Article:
Safety Photo of the Year: “Why Lock-Out, Tag-Out IS Vitally Important”

Caution: Somewhat Graphic Photo – Note: This Photo is the property of Jack Benton, and may not be used without written consent. Note: I dont know all of the details of this incident and only know that this accident was caused by failure to follow LOTO procedures.

Why LOTO is Vitally Important 3

Why LOTO is Vitally Important 2

Control of Hazardous Energy (Lockout/Tagout)


Introduction

“Lockout/Tagout (LOTO)” refers to specific practices and procedures to safeguard employees from the unexpected energization or startup of machinery and equipment, or the release of hazardous energy during service or maintenance activities.

Approximately 3 million workers service equipment and face the greatest risk of injury if lockout/tagout is not properly implemented. Compliance with the lockout/tagout standard (29 CFR 1910.147) prevents an estimated 120 fatalities and 50,000 injuries each year. Workers injured on the job from exposure to hazardous energy lose an average of 24 workdays for recuperation. In a study conducted by the United Auto Workers (UAW), 20% of the fatalities (83 of 414) that occurred among their members between 1973 and 1995 were attributed to inadequate hazardous energy control procedures specifically, lockout/tagout procedures.

LOTO is addressed in specific standards for the general industry, marine terminals, longshoring, and the construction industry.

Standards

This section highlights OSHA standards, preambles to final rules (background to final rules), directives (instructions for compliance officers), standard interpretations (official letters of interpretation of the standards), and national consensus standards related to LOTO.

Note: Twenty-five states, Puerto Rico and the Virgin Islands have OSHA-approved State Plans and have adopted their own standards and enforcement policies. For the most part, these States adopt standards that are identical to Federal OSHA. However, some States have adopted different standards applicable to this topic or may have different enforcement policies.

OSHA

General Industry (29 CFR 1910)

Marine Terminals (29 CFR 1917)

Longshoring (29 CFR 1918)

Construction Industry (29 CFR 1926)

Preambles to Final Rules

Directives

Standard Interpretations

National Consensus

Note: These are NOT OSHA regulations. However, they do provide guidance from their originating organizations related to worker protection.

American National Standards Institute (ANSI)

Lockout/Tagout Concepts

“Lockout/Tagout (LOTO)” refers to specific practices and procedures to safeguard employees from the unexpected energization or startup of machinery and equipment, or the release of hazardous energy during service or maintenance activities. This requires that a designated individual turns off and disconnects the machinery or equipment from its energy source(s) before performing service or maintenance and that the authorized employee(s) either lock or tag the energy-isolating device(s) to prevent the release of hazardous energy and take steps to verify that the energy has been isolated effectively. The following references provide information about the LOTO process.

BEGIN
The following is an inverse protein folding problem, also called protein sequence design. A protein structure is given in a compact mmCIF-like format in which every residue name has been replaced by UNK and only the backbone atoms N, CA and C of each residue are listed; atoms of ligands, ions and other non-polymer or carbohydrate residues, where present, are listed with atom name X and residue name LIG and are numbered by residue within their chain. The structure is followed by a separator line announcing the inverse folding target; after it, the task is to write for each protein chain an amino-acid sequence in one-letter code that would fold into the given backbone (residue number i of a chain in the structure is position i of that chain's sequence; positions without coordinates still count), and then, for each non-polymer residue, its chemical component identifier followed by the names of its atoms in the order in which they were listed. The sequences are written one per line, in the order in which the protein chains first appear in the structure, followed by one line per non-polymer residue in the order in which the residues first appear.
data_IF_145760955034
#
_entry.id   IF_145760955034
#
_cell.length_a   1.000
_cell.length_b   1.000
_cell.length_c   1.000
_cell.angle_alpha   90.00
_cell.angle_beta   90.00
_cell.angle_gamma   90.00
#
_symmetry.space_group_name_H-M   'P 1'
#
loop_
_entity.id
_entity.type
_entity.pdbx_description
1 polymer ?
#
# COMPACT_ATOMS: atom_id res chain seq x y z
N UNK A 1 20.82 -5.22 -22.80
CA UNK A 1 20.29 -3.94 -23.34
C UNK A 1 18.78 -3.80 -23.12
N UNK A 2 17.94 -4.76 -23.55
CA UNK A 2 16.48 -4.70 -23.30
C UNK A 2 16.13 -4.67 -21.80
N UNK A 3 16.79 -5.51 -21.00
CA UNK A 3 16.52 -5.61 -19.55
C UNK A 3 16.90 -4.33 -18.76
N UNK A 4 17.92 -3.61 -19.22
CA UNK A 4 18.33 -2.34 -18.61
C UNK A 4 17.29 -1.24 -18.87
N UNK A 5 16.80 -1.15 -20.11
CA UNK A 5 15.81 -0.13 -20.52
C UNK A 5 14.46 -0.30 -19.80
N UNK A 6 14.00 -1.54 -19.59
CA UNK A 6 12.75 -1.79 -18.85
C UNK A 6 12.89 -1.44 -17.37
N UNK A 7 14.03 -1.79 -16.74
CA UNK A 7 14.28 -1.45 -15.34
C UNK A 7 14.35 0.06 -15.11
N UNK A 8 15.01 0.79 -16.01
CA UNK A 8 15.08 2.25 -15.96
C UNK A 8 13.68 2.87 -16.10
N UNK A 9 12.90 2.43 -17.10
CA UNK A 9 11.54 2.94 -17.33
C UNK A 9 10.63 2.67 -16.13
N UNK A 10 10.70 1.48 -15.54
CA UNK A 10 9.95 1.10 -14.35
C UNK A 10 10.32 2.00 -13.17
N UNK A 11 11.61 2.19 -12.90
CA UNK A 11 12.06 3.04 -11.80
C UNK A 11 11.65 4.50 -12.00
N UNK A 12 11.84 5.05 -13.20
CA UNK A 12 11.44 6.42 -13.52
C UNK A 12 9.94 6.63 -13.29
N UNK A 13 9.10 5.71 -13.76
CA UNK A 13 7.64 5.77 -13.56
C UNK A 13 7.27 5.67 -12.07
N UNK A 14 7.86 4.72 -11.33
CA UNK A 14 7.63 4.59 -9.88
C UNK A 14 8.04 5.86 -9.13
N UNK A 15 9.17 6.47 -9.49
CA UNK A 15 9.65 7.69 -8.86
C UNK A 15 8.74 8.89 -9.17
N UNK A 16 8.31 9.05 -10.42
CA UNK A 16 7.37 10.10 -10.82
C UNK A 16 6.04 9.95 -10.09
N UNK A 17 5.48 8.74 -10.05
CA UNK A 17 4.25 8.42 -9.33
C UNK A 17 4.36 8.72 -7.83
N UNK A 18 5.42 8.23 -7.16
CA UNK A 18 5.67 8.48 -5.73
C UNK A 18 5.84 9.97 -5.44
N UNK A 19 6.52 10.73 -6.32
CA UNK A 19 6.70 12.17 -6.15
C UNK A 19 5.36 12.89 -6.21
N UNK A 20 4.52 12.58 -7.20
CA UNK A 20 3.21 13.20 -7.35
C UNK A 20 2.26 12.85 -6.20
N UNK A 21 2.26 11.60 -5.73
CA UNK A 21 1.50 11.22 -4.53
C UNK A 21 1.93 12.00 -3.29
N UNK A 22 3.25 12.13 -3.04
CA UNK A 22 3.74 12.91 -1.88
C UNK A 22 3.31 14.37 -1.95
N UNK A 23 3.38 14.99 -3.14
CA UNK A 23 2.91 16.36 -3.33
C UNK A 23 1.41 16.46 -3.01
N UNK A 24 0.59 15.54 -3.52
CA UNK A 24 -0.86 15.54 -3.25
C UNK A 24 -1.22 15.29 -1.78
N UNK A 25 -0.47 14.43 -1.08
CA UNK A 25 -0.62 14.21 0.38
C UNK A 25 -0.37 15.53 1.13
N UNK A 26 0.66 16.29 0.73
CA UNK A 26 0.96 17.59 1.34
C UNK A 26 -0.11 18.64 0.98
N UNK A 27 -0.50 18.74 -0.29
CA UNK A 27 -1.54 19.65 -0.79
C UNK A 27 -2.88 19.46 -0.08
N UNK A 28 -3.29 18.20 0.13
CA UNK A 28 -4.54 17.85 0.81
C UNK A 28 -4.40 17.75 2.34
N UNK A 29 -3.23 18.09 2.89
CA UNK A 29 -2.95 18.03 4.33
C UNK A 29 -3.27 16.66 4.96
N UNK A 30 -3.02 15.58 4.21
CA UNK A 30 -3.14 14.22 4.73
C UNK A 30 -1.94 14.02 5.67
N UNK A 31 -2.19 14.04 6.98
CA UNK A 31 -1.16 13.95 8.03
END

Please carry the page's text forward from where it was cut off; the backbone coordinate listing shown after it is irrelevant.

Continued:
• Lockout/Tagout. National Ag Safety Database (NASD) Research Publications-11. Also available as a 49 KB PDF, 2 pages.
  • Lockout/Tagout [212 KB PDF*, 2 pages]. OSHA Fact Sheet, (2002). A Spanish version [49 KB PDF*, 1 page] is also available.
  • Preventing Worker Deaths from Uncontrolled Release of Electrical, Mechanical, and Other Types of Hazardous Energy. US Department of Health and Human Services (DHHS), National Institute for Occupational Safety and Health (NIOSH) Publication No. 99-110, (1999, August).
  • Guidelines for Controlling Hazardous Energy During Maintenance and Servicing [Lockout/Tagout]. US Department of Health and Human Services (DHHS), National Institute for Occupational Safety and Health (NIOSH) Publication No. 83-125, (1983, September).

Lockout/Tagout Program

Example elements of a lockout/tagout (LOTO) program are described in the OSHA standard 29 CFR 1910.147, along with these additional references.

Additional Information

Related Safety and Health Topics Pages

Training

  • Small Business Handbook. OSHA Publication 2209-02R, (2005). Also available as a 260 KB PDF, 56 pages.
  • Lockout/Tagout. National Ag Safety Database (NASD). Provides an index to several training videos available through NASD.
  • Rollstock and Sheet Extrusion Machine Safety Training Course. OSHA and the Society of the Plastics Industry, Inc. (SPI) Alliance. Contains machine-specific modules on machine guarding and lockout/tagout and helps to identify the types of injuries that can occur while operating an extrusion molding machine and ways to avoid those injuries.
  • Injection Molding Machine Safety Training Course. OSHA and the Society of the Plastics Industry, Inc. (SPI) Alliance. Contains machine-specific modules on machine guarding and lockout/tagout and helps to identify the types of injuries that can occur while operating an injection molding machine and ways to avoid those injuries.
  • Roll-fed and Inline Thermoforming Machine Safety Training Course. OSHA and the Society of the Plastics Industry, Inc. (SPI) Alliance. Contains machine-specific modules on machine guarding and lockout/tagout and helps to identify the types of injuries that can occur while operating roll-fed and inline thermoforming machines.
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